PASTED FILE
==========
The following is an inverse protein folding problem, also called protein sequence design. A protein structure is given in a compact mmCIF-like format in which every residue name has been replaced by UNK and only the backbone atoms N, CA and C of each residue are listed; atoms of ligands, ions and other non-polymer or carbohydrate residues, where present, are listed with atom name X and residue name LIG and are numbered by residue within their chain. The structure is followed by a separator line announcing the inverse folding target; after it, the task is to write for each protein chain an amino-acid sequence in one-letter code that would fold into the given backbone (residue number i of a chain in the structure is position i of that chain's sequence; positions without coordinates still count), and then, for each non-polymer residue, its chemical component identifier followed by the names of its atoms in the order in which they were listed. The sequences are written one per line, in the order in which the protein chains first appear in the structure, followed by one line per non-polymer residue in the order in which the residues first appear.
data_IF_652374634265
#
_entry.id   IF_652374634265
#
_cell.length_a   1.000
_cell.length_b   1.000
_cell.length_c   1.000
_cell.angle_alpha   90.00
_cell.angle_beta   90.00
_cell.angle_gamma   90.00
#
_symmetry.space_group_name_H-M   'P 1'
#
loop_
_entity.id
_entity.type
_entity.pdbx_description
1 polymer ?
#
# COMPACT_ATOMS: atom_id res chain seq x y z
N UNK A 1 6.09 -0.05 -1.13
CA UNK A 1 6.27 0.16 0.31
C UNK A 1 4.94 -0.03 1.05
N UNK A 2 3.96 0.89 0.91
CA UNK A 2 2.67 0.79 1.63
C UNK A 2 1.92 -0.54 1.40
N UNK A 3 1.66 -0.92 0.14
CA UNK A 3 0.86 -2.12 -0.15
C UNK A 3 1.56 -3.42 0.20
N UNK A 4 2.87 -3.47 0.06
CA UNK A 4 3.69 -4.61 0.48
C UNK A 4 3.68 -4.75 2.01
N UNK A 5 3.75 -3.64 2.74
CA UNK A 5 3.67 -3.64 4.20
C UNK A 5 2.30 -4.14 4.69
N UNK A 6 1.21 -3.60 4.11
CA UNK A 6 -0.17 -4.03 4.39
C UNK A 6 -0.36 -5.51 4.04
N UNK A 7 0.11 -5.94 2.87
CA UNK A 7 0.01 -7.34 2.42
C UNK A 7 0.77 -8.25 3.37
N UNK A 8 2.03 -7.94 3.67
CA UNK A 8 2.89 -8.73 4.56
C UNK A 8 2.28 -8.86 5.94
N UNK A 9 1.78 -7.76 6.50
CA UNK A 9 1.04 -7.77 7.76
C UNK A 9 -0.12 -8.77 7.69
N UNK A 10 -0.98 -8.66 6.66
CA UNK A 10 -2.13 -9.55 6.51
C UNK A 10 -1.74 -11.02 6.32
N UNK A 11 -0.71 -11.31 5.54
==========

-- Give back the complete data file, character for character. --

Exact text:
The following is an inverse protein folding problem, also called protein sequence design. A protein structure is given in a compact mmCIF-like format in which every residue name has been replaced by UNK and only the backbone atoms N, CA and C of each residue are listed; atoms of ligands, ions and other non-polymer or carbohydrate residues, where present, are listed with atom name X and residue name LIG and are numbered by residue within their chain. The structure is followed by a separator line announcing the inverse folding target; after it, the task is to write for each protein chain an amino-acid sequence in one-letter code that would fold into the given backbone (residue number i of a chain in the structure is position i of that chain's sequence; positions without coordinates still count), and then, for each non-polymer residue, its chemical component identifier followed by the names of its atoms in the order in which they were listed. The sequences are written one per line, in the order in which the protein chains first appear in the structure, followed by one line per non-polymer residue in the order in which the residues first appear.
data_IF_652374634265
#
_entry.id   IF_652374634265
#
_cell.length_a   1.000
_cell.length_b   1.000
_cell.length_c   1.000
_cell.angle_alpha   90.00
_cell.angle_beta   90.00
_cell.angle_gamma   90.00
#
_symmetry.space_group_name_H-M   'P 1'
#
loop_
_entity.id
_entity.type
_entity.pdbx_description
1 polymer ?
#
# COMPACT_ATOMS: atom_id res chain seq x y z
N UNK A 1 6.09 -0.05 -1.13
CA UNK A 1 6.27 0.16 0.31
C UNK A 1 4.94 -0.03 1.05
N UNK A 2 3.96 0.89 0.91
CA UNK A 2 2.67 0.79 1.63
C UNK A 2 1.92 -0.54 1.40
N UNK A 3 1.66 -0.92 0.14
CA UNK A 3 0.86 -2.12 -0.15
C UNK A 3 1.56 -3.42 0.20
N UNK A 4 2.87 -3.47 0.06
CA UNK A 4 3.69 -4.61 0.48
C UNK A 4 3.68 -4.75 2.01
N UNK A 5 3.75 -3.64 2.74
CA UNK A 5 3.67 -3.64 4.20
C UNK A 5 2.30 -4.14 4.69
N UNK A 6 1.21 -3.60 4.11
CA UNK A 6 -0.17 -4.03 4.39
C UNK A 6 -0.36 -5.51 4.04
N UNK A 7 0.11 -5.94 2.87
CA UNK A 7 0.01 -7.34 2.42
C UNK A 7 0.77 -8.25 3.37
N UNK A 8 2.03 -7.94 3.67
CA UNK A 8 2.89 -8.73 4.56
C UNK A 8 2.28 -8.86 5.94
N UNK A 9 1.78 -7.76 6.50
CA UNK A 9 1.04 -7.77 7.76
C UNK A 9 -0.12 -8.77 7.69
N UNK A 10 -0.98 -8.66 6.66
CA UNK A 10 -2.13 -9.55 6.51
C UNK A 10 -1.74 -11.02 6.32
N UNK A 11 -0.71 -11.31 5.54